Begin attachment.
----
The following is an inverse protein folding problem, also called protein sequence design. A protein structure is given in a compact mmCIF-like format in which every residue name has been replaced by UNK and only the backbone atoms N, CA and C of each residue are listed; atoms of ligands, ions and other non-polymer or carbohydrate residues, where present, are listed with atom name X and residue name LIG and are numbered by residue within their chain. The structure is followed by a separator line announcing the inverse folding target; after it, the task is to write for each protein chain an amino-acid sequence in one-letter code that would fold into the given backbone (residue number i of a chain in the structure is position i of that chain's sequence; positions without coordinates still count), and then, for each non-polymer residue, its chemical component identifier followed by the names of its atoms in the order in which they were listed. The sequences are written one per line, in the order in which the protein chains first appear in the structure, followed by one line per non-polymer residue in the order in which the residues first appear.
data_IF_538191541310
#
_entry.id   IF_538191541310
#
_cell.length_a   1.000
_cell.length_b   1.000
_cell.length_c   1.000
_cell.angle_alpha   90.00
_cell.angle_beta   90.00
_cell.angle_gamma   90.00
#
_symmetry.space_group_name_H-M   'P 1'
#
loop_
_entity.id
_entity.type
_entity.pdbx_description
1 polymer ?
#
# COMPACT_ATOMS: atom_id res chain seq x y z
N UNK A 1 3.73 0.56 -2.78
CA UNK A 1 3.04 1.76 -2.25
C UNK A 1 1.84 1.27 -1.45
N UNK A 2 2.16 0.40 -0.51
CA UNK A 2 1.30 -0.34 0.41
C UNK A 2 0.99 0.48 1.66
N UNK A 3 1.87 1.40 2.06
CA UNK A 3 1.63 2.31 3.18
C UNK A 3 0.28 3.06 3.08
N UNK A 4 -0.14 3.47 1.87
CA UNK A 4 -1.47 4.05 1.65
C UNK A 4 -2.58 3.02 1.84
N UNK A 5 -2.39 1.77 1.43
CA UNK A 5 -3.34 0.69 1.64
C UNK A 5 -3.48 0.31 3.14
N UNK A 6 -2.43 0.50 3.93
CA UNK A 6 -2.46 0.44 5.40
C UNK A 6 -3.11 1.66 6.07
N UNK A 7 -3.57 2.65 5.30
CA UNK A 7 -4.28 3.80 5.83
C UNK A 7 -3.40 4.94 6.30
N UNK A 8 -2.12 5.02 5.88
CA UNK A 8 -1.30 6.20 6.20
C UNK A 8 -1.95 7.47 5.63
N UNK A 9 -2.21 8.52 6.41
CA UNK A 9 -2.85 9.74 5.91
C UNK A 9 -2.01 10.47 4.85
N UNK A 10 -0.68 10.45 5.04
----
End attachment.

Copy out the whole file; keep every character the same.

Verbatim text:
The following is an inverse protein folding problem, also called protein sequence design. A protein structure is given in a compact mmCIF-like format in which every residue name has been replaced by UNK and only the backbone atoms N, CA and C of each residue are listed; atoms of ligands, ions and other non-polymer or carbohydrate residues, where present, are listed with atom name X and residue name LIG and are numbered by residue within their chain. The structure is followed by a separator line announcing the inverse folding target; after it, the task is to write for each protein chain an amino-acid sequence in one-letter code that would fold into the given backbone (residue number i of a chain in the structure is position i of that chain's sequence; positions without coordinates still count), and then, for each non-polymer residue, its chemical component identifier followed by the names of its atoms in the order in which they were listed. The sequences are written one per line, in the order in which the protein chains first appear in the structure, followed by one line per non-polymer residue in the order in which the residues first appear.
data_IF_538191541310
#
_entry.id   IF_538191541310
#
_cell.length_a   1.000
_cell.length_b   1.000
_cell.length_c   1.000
_cell.angle_alpha   90.00
_cell.angle_beta   90.00
_cell.angle_gamma   90.00
#
_symmetry.space_group_name_H-M   'P 1'
#
loop_
_entity.id
_entity.type
_entity.pdbx_description
1 polymer ?
#
# COMPACT_ATOMS: atom_id res chain seq x y z
N UNK A 1 3.73 0.56 -2.78
CA UNK A 1 3.04 1.76 -2.25
C UNK A 1 1.84 1.27 -1.45
N UNK A 2 2.16 0.40 -0.51
CA UNK A 2 1.30 -0.34 0.41
C UNK A 2 0.99 0.48 1.66
N UNK A 3 1.87 1.40 2.06
CA UNK A 3 1.63 2.31 3.18
C UNK A 3 0.28 3.06 3.08
N UNK A 4 -0.14 3.47 1.87
CA UNK A 4 -1.47 4.05 1.65
C UNK A 4 -2.58 3.02 1.84
N UNK A 5 -2.39 1.77 1.43
CA UNK A 5 -3.34 0.69 1.64
C UNK A 5 -3.48 0.31 3.14
N UNK A 6 -2.43 0.50 3.93
CA UNK A 6 -2.46 0.44 5.40
C UNK A 6 -3.11 1.66 6.07
N UNK A 7 -3.57 2.65 5.30
CA UNK A 7 -4.28 3.80 5.83
C UNK A 7 -3.40 4.94 6.30
N UNK A 8 -2.12 5.02 5.88
CA UNK A 8 -1.30 6.20 6.20
C UNK A 8 -1.95 7.47 5.63
N UNK A 9 -2.21 8.52 6.41
CA UNK A 9 -2.85 9.74 5.91
C UNK A 9 -2.01 10.47 4.85
N UNK A 10 -0.68 10.45 5.04